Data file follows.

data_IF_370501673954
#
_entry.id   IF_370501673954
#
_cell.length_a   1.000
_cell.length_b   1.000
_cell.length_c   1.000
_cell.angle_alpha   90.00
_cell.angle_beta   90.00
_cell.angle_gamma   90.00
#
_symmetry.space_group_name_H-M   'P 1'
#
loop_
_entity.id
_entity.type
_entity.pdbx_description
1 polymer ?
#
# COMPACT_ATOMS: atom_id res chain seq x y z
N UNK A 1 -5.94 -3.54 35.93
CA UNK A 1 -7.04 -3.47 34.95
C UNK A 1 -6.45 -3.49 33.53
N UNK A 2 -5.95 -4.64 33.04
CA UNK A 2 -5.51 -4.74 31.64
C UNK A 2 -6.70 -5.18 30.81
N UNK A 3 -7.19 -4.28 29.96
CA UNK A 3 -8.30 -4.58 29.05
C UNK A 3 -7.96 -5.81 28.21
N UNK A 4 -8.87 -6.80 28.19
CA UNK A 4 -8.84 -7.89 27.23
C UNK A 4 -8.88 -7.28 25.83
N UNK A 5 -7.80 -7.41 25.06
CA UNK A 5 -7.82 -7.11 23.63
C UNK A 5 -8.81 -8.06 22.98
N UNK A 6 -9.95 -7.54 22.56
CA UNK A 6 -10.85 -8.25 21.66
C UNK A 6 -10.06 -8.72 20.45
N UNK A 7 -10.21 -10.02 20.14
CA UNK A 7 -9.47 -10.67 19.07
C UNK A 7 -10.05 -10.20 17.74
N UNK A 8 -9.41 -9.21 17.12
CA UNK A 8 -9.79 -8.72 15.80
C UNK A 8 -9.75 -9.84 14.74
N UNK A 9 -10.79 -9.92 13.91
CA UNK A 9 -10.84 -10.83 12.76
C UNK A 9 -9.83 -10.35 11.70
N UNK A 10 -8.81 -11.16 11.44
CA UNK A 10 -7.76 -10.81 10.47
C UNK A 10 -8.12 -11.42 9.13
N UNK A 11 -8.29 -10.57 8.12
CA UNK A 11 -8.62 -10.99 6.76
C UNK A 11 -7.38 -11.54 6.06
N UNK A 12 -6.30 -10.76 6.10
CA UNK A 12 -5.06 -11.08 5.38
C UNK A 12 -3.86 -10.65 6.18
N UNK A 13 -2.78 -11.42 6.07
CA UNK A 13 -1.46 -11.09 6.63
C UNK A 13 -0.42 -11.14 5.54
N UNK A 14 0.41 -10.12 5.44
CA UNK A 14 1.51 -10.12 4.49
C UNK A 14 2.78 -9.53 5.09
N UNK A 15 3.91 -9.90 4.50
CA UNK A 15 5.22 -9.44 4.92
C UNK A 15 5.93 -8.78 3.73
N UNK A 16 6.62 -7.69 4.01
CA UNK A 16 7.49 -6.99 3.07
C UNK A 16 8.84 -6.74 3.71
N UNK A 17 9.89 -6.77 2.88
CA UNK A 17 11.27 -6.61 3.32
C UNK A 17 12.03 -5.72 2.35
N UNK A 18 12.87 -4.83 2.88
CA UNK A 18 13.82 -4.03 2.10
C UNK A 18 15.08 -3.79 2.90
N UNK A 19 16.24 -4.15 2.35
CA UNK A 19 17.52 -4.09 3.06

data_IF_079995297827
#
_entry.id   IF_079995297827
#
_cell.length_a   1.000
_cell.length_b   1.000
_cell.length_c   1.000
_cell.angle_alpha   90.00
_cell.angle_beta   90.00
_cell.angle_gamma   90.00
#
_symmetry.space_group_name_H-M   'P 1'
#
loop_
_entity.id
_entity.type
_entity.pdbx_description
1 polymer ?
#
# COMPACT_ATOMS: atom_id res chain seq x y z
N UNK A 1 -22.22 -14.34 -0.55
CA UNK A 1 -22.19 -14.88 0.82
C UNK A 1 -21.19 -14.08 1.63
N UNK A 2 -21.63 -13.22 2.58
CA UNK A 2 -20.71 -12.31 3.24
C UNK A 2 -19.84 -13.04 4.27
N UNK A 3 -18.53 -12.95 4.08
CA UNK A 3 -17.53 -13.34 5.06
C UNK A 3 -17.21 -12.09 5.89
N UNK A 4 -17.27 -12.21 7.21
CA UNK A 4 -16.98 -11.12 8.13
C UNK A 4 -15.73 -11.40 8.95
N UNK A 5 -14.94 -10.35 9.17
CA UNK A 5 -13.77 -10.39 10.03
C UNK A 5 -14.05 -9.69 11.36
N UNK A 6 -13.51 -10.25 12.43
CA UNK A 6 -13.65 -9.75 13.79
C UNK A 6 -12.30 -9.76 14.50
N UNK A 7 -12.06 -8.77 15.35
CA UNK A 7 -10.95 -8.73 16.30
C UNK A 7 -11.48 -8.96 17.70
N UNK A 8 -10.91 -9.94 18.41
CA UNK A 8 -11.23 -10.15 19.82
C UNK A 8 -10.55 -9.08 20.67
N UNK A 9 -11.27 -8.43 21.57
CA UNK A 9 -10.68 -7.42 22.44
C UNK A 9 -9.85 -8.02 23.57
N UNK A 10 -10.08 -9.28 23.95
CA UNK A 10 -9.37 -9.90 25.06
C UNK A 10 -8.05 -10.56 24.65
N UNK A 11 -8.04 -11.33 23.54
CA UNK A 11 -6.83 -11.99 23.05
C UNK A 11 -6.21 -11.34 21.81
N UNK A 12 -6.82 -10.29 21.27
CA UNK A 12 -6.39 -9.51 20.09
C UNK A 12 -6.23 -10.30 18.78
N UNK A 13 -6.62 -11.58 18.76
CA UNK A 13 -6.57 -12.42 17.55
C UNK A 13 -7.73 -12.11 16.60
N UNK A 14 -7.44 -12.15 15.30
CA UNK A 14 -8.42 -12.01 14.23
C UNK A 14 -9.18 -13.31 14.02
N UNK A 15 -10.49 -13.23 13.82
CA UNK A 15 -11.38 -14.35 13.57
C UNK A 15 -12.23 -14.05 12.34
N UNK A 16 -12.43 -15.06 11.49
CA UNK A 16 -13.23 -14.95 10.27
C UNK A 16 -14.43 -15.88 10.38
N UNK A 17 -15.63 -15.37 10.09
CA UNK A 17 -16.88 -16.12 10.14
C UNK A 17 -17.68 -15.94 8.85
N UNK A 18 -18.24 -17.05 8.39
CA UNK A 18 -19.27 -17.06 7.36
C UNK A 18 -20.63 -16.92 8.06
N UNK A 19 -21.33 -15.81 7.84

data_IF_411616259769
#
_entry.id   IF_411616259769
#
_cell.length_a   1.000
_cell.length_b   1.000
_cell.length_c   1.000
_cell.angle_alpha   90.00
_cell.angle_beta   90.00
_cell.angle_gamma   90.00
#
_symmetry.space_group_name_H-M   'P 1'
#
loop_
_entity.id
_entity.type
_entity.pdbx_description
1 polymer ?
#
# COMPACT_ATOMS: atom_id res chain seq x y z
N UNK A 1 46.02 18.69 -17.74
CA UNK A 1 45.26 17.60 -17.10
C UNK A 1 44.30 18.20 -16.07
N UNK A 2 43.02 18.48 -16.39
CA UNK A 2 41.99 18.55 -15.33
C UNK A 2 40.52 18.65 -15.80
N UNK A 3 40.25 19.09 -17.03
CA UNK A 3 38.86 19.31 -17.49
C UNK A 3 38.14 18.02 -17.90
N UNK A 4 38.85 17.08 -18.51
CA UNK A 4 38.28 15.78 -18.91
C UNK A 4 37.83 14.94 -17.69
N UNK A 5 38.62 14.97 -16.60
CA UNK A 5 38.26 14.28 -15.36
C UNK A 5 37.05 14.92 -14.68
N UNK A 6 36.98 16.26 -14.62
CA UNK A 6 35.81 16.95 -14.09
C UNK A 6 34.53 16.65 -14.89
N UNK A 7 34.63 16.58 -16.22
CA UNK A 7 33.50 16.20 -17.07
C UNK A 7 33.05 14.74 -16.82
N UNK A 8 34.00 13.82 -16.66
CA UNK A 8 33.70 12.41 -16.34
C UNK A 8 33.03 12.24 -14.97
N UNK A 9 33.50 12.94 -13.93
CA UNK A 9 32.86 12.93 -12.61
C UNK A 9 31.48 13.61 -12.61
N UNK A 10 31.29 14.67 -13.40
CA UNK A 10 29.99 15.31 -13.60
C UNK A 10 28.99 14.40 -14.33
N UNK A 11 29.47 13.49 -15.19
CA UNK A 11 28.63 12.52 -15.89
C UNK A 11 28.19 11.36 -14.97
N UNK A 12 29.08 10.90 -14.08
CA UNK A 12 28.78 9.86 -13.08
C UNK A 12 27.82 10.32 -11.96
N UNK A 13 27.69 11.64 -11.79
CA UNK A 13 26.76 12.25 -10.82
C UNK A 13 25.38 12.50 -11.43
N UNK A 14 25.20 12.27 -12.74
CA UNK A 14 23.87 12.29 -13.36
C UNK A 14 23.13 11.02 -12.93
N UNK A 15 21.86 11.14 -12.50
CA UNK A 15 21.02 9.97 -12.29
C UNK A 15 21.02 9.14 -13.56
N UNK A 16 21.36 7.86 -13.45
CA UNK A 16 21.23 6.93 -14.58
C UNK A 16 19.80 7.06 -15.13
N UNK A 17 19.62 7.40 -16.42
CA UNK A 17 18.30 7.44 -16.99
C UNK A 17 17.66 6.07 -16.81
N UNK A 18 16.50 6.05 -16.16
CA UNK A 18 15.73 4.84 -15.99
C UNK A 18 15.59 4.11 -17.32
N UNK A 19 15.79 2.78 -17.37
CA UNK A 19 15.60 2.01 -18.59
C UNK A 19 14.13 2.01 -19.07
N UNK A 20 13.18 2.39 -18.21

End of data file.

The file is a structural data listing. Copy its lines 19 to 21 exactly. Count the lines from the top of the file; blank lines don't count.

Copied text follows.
#
# COMPACT_ATOMS: atom_id res chain seq x y z
N UNK A 1 -5.94 -3.54 35.93